Uracil DNA Glycosylase UNG2 carrying the germline mutation Arg88Cys: Potential implications for adaptive immunity and cancer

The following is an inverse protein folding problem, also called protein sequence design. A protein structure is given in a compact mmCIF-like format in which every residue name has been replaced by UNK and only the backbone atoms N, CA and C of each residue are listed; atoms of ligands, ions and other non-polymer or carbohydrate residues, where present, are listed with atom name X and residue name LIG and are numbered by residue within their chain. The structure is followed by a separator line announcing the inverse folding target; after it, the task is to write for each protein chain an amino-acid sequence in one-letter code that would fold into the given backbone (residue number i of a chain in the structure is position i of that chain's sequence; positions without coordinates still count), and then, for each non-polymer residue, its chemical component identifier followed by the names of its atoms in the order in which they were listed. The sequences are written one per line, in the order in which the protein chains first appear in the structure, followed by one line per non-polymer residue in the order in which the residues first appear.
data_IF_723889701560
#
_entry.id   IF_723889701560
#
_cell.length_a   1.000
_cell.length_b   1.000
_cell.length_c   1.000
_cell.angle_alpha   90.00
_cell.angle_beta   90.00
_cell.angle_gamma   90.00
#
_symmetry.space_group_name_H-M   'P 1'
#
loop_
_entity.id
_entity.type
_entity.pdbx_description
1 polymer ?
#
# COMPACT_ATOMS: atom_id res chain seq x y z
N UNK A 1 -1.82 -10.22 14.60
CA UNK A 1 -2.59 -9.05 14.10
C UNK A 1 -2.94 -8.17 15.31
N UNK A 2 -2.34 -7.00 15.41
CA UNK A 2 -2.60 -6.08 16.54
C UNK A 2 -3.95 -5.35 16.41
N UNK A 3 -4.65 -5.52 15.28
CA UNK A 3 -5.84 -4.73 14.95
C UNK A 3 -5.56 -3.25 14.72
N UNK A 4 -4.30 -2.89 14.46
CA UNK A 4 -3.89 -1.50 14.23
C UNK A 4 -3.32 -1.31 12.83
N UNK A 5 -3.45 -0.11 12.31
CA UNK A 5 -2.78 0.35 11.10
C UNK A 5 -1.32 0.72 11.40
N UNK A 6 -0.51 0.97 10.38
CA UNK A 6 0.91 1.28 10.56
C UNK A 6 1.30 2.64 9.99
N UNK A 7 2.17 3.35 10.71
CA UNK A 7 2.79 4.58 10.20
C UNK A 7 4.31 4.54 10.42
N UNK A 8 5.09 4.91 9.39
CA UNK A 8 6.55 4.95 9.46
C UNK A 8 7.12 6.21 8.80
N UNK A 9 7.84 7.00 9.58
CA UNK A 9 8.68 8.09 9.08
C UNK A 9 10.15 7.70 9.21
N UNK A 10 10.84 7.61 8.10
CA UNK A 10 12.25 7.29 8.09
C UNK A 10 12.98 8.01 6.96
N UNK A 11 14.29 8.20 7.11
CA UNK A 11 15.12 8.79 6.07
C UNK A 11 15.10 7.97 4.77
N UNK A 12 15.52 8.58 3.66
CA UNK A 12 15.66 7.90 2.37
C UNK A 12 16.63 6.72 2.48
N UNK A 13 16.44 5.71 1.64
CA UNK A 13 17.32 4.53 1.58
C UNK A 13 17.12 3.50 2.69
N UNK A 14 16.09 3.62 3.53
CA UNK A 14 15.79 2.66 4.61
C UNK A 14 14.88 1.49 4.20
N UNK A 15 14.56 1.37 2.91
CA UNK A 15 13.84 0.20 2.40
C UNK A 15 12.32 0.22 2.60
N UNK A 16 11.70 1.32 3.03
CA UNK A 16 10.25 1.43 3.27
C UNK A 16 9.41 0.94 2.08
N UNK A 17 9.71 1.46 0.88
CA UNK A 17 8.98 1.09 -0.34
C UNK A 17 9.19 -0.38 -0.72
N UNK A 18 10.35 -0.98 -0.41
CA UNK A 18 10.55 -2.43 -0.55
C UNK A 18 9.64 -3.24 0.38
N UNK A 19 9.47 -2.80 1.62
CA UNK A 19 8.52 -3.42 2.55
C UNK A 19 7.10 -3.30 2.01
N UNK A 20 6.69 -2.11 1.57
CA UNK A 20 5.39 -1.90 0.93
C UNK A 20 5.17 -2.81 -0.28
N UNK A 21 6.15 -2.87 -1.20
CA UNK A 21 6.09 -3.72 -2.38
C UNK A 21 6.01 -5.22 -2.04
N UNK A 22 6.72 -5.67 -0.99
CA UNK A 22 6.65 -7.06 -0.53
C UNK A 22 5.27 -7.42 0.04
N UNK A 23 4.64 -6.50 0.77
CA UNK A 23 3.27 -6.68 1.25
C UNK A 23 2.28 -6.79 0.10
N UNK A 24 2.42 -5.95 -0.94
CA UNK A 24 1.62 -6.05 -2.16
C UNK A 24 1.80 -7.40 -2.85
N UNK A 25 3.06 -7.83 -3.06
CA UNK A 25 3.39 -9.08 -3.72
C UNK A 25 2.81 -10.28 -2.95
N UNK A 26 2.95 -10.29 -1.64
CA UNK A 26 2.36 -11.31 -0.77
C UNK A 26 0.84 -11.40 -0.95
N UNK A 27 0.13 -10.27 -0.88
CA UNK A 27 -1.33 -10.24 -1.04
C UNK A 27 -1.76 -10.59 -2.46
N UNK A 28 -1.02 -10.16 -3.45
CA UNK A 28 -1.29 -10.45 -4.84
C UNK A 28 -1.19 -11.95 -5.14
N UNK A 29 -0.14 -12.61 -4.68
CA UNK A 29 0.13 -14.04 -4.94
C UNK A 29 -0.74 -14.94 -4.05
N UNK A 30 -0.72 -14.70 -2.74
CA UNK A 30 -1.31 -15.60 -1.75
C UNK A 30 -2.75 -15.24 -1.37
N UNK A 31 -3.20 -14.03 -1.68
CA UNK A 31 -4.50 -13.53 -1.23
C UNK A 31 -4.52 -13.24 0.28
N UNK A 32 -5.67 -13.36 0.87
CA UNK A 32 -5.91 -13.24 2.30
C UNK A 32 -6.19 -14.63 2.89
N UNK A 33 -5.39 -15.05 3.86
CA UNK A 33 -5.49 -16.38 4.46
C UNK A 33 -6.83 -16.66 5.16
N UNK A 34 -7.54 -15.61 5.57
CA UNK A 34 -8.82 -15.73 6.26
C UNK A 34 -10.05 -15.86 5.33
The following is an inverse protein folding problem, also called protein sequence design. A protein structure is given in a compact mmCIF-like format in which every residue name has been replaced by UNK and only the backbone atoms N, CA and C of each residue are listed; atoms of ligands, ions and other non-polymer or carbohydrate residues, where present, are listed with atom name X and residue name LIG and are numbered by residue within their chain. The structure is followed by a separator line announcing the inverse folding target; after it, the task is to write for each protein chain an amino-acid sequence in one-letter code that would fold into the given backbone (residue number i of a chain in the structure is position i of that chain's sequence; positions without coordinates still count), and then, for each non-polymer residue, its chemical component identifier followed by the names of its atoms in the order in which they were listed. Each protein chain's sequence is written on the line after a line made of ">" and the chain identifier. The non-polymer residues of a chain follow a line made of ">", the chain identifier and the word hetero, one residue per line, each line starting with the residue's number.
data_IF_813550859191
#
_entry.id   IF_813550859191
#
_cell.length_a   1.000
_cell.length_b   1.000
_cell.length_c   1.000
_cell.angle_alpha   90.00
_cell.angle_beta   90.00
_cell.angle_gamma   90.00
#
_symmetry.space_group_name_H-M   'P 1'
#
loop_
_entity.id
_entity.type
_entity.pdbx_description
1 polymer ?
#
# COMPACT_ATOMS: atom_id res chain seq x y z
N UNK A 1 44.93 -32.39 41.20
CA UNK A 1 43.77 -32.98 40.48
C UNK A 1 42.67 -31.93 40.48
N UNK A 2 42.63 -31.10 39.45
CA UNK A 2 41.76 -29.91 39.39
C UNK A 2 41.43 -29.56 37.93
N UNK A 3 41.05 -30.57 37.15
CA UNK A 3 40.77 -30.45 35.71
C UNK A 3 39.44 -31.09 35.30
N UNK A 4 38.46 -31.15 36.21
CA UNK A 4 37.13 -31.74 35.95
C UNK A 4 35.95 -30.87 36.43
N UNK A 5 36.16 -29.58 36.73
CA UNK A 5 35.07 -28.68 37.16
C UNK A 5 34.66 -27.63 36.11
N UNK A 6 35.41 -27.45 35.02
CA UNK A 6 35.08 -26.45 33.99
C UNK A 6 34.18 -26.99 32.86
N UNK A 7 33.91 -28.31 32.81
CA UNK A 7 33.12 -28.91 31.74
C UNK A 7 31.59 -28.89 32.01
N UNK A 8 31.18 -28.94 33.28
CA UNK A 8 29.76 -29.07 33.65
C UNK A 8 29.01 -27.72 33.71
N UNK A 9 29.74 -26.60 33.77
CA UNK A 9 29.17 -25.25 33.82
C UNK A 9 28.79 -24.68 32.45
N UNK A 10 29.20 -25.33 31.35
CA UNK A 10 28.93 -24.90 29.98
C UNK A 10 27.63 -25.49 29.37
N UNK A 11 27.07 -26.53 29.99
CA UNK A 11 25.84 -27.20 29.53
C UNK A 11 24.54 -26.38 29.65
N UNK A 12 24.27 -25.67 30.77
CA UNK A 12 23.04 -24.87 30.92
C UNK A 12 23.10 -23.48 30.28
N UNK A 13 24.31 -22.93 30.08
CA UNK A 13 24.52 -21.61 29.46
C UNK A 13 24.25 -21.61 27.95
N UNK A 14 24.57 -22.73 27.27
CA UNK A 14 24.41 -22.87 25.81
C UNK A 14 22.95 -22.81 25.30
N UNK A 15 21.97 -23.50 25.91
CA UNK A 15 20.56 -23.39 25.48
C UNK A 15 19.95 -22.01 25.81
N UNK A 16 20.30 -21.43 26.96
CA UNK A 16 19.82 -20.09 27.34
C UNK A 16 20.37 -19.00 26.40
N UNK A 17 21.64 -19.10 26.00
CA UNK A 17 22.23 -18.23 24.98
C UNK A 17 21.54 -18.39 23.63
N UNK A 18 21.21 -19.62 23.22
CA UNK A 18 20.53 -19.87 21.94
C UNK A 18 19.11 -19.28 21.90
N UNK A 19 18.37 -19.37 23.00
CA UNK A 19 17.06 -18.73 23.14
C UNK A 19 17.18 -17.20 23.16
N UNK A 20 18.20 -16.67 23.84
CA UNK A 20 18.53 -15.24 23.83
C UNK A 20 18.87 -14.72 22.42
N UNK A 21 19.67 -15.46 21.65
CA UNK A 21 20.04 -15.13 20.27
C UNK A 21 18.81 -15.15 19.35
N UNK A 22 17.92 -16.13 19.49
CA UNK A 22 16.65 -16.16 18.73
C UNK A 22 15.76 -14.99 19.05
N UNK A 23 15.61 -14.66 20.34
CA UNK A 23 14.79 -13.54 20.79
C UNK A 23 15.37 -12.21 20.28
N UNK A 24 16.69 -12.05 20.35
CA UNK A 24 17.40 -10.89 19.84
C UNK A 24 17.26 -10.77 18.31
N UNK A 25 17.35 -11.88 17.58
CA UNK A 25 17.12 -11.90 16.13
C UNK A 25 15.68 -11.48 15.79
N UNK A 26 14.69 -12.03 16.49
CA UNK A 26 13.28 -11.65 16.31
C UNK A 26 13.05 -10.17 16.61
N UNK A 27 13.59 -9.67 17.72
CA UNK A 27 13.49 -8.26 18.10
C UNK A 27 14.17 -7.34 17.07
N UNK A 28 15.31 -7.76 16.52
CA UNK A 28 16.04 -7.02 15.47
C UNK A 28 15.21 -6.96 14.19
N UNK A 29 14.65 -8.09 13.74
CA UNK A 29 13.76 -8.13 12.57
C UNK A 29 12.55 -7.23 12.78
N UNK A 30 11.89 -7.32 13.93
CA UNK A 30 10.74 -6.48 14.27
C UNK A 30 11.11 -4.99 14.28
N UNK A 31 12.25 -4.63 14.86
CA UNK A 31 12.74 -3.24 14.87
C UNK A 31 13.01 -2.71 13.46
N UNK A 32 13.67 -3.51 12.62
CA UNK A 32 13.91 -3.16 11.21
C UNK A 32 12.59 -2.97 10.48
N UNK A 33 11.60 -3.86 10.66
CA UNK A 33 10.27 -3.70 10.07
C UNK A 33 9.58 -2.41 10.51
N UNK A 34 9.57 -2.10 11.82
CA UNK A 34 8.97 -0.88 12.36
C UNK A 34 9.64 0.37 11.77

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Uracil is normally found in RNA where it replaces the DNA base thymine. However, it can occur in DNA if misincorporated in place of thymine, or as a result of deamination of cytosine. Uracil is also a normal intermediate in B-cells during antibody maturation, when cytosine gets enzymatically deaminated by AID. UNG2 is the quantitatively dominating glycosylase in the process of removing uracil from nuclear DNA and initiate base excision repair (BER) during replication and antibody maturation. During normal BER, a glycosylase removes the damaged base, and a high fidelity polymerase incorporates the correct base in the apurinic/apyrimidinic site before the strand is religated. Conversely, during antibody maturation, processing of AID-initiated uracil become error prone. This introduces mutations in the variable regions of the immunoglobulin genes to increase antibody specificity and strand breaks in the switch regions to alter antibody effector functions. Various mutations in the UNG gene can result in hyper IgM syndrome (HIGM) in humans, which is recognized by increased amounts of serum IgM and low or absent levels of IgA, IgE and IgG, causing immunodeficiency. In a patient that suffers from this disease there has been discovered a heterozygous mutation leading to an arginine to cysteine substitution at position 88 in the N-terminal unstructured domain of UNG. This mutation lies within the RPA-binding motif and impairs UNG2 interaction with RPA. This thesis was aimed at demonstrating whether UNG protein from the mutated allele was expressed in B-cells from this HIGM patient. By utilizing proteomics tools such as 1D and 2D PAGE and mass spectrometry, we found convincing evidence proving protein expression from both WT and mutated allele.